From a speech by Dr. Bailus Walker Jr., commissioner of public health for the Commonwealth of Massachusetts on March 19 to the Harvard School of Public Health:

The bottom line is that these 40 years of unrestrained nuclear weapons development have triggered an unprecedented arms race, failed to bring real security and brought the world to the brink of a public health disaster -- annihilation.

It has weakened our competitive position in international trade, and it has resulted in a rapidly growing national debt and deteriorating land and resource base which exacerbates health and social problems.

What we must have is a meaningful near-term arms control objective that would have a beneficial impact on nonproliferation as well as international relations, specifically U.S.-Soviet relations.

A comprehensive test ban is such a measure that will check the unraveling of the nonproliferation regime.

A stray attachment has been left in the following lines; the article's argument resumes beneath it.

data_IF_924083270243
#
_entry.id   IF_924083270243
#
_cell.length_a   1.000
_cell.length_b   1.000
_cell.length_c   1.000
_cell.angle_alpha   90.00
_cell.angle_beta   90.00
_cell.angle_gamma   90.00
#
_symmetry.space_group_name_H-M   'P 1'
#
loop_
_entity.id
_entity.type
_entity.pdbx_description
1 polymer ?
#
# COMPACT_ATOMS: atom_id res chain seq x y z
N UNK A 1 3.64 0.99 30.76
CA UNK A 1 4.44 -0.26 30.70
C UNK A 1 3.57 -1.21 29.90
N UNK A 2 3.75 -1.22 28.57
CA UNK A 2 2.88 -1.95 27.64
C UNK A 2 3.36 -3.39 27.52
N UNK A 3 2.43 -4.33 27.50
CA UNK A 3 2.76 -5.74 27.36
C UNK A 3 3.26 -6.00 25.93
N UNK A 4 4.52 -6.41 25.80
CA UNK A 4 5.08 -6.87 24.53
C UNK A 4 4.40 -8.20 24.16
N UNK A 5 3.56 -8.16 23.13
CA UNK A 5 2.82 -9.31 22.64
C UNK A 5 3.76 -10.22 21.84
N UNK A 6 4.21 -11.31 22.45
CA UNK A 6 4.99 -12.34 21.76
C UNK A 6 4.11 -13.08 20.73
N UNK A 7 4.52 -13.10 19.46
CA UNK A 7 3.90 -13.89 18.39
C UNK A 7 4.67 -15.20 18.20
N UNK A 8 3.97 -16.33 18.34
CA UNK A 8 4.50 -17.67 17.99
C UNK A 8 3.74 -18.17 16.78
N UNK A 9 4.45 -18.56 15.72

A comprehensive test ban has an important role in arms control.

It was once, and it must be again, the centerpiece of such an effort.

It is still a symbol of hope here at home and throughout much of the world which values human life. . . .

Because the benefits of a comprehensive test ban outweigh the risks and because it is a significant step towntrol and all of its inherent benefits to public health, we are today calling on all health workers in Massachusetts and around the world to immediately learn more about comprehensive test ban and to develop an aggressive campaign to explain to colleagues, patients and friends why we must stop all nuclear explosions.